Pragmatism forces me to build software which is easy to maintain and consistent in its internal architecture and clean in its modularization and consummately tested, because that's the only way to maintain a complex system over time. Pragmatism also tells me that if I know the piece of development is only there to run a single time, focusing on all of that is wasted time better spent elsewhere.

Pragmatism allows me to assess the strengths and weaknesses of my team, and the constraints of my customers, before assessing the correct development practices that will result in that unique group of people producing the best software possible with the fewest resources in the shortest possible time. Pragmatism forces me to understand that no one methodology could possibly work for all engineers, all customers, and all projects.

Pragmatism allows me to focus on one and one thing only: getting the job done well. Do what it takes, but get it done, and make sure it works properly. And that's precisely what we're here to do as software engineers: engineer software. And engineering, unlike art, design, music, or any purely creative endeavor, requires getting something done that works. We're not in this business to craft a purist expression of an idea. We're here to build things that work.

The irony is that many purists get that way out of a misguided belief that they're being pragmatic: buy choosing a single technology or technique or methodology, they've chosen the One True Solution and don't have to consider the same decision with over and over. Furthermore, they've made sure that those people working for/with them (particularly the lesser skilled ones) don't do The Wrong Thing. But that means that they've closed their minds off to the chance that they've chosen incorrectly. Or, even more appropriately, that there is no one right decision.

That's why purity and pragmatism can't coexist: purity requires that you ignore the results in favor of an ideological ideal; pragmatism is all about pursuing results for their own sake.

And that's why I think TI and I couldn't work together: I'm a pragmatist and he's a purist. The two of us were bound to clash, and at least we discovered it quickly.

But in the end, I know my approach is right. I'm proud to be a pragmatist.

Except when it comes to TCL. Man, I wish I could banish it from the world.....

Saturday, December 13, 2008

Meaningless, Programming, and Innate Affinity

Clay Shirky guest post on BoingBoing called "Comfort with meaninglessness the key to good programmers". The comments are filled with "my programming language r0x0rZ" and suchlike, but it's another perspective on the often-espounded (not least by yours truly) theory that being an excellent programmer is an innate characteristic. You can be trained to be a software engineer of some skill (and large firms are stocked with hundreds of the type, who are trained to implement business logic in a programming language, or in pixel-pushing GUIs), but there appears to be something innate in making a programmer.

Or, as I was recently told, "so what you're saying is that all of you are naturally freaks."

Friday, December 12, 2008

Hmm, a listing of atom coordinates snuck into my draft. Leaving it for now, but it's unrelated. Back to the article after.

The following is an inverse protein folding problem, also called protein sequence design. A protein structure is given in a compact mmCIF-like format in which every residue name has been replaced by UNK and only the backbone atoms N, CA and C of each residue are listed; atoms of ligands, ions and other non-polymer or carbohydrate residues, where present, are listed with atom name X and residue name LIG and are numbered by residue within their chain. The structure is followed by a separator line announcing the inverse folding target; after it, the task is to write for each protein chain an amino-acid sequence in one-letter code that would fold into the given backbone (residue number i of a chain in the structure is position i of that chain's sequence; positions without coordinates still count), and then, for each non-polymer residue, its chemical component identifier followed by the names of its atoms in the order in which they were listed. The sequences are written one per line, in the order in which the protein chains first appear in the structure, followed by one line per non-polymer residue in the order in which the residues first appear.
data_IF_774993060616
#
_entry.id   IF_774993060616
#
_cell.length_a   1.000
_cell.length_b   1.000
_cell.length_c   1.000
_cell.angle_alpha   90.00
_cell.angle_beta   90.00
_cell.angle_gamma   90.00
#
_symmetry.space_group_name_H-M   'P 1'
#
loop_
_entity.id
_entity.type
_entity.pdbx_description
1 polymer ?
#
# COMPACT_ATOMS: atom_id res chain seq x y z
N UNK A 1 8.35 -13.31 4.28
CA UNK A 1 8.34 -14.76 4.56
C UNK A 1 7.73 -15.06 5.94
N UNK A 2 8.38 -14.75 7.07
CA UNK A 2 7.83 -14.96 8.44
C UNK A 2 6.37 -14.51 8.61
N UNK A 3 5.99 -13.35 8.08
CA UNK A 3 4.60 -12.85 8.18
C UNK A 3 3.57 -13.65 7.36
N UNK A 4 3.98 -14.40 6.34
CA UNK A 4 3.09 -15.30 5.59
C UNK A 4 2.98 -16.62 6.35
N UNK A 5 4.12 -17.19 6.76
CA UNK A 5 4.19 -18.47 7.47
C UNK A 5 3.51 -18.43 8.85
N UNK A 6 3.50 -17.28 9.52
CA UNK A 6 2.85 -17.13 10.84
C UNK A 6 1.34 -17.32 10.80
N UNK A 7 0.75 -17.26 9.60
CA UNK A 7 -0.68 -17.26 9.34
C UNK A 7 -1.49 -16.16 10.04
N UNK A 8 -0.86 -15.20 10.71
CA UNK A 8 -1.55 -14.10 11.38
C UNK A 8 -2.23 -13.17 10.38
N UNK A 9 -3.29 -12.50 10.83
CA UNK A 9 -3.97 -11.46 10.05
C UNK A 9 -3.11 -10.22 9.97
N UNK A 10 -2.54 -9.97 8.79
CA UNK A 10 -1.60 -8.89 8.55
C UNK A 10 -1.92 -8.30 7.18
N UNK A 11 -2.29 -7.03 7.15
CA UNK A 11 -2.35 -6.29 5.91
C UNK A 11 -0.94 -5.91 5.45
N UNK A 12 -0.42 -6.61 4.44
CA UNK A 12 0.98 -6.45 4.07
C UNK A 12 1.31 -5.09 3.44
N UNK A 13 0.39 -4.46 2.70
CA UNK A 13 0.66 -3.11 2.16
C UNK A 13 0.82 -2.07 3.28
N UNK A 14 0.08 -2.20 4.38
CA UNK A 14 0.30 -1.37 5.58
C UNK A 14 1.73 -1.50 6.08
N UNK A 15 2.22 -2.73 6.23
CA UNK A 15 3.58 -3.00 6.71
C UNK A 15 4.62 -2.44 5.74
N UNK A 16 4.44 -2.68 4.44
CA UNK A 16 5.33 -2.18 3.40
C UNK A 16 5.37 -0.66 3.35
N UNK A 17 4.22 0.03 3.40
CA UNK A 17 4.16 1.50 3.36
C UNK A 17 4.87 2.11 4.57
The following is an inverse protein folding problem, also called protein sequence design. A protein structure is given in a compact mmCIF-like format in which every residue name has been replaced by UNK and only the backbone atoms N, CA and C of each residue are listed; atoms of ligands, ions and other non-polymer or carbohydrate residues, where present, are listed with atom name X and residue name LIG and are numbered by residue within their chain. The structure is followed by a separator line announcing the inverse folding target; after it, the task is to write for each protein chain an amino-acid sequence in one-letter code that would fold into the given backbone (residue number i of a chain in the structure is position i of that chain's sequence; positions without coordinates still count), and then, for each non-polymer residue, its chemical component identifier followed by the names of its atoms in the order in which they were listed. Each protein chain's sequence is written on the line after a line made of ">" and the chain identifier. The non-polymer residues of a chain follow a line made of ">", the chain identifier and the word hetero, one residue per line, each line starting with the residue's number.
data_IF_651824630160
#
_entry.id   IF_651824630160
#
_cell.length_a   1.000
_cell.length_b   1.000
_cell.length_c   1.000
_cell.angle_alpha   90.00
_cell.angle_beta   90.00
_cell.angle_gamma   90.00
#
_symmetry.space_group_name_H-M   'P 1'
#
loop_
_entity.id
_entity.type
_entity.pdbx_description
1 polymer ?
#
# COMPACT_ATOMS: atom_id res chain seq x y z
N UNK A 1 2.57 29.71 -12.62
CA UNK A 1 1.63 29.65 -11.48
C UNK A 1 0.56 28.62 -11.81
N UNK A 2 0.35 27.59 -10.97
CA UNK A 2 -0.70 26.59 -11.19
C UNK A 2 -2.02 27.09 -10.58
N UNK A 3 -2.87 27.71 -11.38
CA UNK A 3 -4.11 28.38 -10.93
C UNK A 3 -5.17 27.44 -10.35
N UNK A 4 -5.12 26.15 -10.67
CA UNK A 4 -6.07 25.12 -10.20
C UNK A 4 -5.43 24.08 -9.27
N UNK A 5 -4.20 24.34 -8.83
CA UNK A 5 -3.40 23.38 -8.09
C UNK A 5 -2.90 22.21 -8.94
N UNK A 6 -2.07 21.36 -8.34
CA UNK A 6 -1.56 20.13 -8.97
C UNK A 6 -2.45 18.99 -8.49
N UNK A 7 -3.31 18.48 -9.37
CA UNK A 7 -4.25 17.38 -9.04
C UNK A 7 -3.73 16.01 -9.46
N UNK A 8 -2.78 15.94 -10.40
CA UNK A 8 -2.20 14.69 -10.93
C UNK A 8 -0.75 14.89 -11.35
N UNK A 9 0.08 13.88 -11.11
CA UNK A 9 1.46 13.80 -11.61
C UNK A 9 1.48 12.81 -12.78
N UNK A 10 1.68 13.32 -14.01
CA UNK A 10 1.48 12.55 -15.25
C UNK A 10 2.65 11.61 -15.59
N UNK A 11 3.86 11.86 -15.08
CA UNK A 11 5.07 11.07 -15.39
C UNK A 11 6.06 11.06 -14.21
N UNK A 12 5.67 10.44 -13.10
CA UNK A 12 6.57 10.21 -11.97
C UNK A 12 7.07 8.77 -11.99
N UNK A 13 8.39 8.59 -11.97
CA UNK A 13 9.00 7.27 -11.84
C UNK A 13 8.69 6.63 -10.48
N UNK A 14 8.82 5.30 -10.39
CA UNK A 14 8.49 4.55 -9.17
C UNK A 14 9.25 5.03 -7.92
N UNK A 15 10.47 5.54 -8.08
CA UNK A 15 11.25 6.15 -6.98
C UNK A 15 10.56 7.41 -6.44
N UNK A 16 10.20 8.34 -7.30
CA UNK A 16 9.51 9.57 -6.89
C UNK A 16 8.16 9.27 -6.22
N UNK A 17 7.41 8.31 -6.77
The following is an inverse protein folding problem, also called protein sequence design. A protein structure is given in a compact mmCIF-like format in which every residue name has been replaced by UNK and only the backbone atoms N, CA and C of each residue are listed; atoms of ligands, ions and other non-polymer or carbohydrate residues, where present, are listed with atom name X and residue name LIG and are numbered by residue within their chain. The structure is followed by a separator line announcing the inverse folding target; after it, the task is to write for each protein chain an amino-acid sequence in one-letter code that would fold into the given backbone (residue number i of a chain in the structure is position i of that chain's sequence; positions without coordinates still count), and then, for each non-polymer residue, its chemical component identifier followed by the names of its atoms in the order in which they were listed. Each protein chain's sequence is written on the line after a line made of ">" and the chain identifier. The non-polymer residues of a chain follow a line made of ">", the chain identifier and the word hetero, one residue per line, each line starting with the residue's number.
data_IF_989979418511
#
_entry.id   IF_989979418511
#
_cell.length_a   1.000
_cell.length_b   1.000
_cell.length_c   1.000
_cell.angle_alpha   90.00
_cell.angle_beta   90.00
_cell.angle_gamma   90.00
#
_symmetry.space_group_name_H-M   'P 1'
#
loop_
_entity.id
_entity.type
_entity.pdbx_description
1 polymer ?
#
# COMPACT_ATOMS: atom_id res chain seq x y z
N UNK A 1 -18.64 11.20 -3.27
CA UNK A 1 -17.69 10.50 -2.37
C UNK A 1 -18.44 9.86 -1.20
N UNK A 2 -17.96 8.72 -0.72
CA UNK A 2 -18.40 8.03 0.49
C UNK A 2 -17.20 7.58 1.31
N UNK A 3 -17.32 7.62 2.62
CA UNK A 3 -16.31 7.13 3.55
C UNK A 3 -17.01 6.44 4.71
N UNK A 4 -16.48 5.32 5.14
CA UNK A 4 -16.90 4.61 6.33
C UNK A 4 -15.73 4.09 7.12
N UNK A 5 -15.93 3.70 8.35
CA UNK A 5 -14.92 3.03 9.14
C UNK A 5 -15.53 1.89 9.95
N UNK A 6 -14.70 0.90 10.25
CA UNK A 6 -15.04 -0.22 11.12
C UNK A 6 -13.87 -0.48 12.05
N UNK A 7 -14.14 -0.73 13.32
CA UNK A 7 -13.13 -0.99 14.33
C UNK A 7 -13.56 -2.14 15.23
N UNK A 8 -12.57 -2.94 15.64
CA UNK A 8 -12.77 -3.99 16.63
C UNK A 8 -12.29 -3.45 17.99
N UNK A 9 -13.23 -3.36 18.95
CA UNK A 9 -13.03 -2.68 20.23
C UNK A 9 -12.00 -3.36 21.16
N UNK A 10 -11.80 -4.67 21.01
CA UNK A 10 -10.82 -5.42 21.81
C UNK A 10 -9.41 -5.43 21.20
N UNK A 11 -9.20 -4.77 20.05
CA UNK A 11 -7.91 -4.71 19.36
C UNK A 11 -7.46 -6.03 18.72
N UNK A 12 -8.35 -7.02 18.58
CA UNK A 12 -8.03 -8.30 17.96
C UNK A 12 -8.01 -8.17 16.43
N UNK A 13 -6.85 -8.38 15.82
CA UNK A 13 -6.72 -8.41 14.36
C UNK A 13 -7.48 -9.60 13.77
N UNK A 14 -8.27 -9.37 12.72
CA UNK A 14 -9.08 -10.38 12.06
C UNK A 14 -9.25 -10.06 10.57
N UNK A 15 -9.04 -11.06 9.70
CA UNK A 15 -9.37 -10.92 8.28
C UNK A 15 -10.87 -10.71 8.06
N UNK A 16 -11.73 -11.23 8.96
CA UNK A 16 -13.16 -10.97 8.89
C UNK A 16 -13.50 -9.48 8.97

Real Time Linux Kernel Smacktown Comments

I read El Reg's writeup of Red Hat and Novell attempting to out-gun each other on their RT-esque kernel patch versions of their main Linux distros. Just a few quick comments.

First of all, they're testing against RMDS 6 (something I have some experience with). When you see anything about an RMDS 6 P2PS, what you're really looking at is an ancient branch of RVD running the TCP form of the Rendezvous protocol. That means that a P2PS esssentially acts as a middleware broker in a bizarre mixture of a protocol designed for unreliable broadcast/multicast usage (Rendezvous) but running on a single machine. It's a quite strange beast to be fair. Just a bit of background detail for you there.

Secondly, where things get really strange in this is when Infiniband comes in on the Novell SLERT side. Uhm, huh? They're combining RMDS with IB? In what form? Are they doing IP/IB? Uhm, why? I'm sorry, but if you're going to roll out IB, without using something IB specific like OpenFabrics that allows you to leverage all that nice IB RDMA action, there's something seriously wrong. Yes, you might shave off a few microseconds off your latency compared to IP/Ethernet, but you'd get much better by coding raw against IB. Based on that, I'm actually surprised that Novell included this at all, since I really doubt that anybody is going to attempt to improve the performance of their RMDS infrastructure by running it over IB.

So all that being said, this type of benchmark is really just a proxy for something testing how fast the kernel patches can get networking packets off the wire and into user-space for processing. That's a pretty interesting point and good to know, but if you really care about that and don't have to run RMDS for everything in the first place, why not use something like Solace which doesn't have user-space in the first place? Why not just code against IB using OpenFabrics? This is far more interesting to me in the client side (where you're going to have user-space code ultimately doing your processing) than on the broker (e.g. P2PS) side.

So that being said, I think a very interesting benchmark would be:
  • Similar workload in general (the STAC workloads actually are representative of the general workload you get in financial market data processing);
  • Hardware distribution to the clients (Tervela, Solace, or OpenFabrics/IB);
  • Clients different between the RT-patch version of the kernel and stock kernel.

The client is where I think the action needs to be here, not the broker.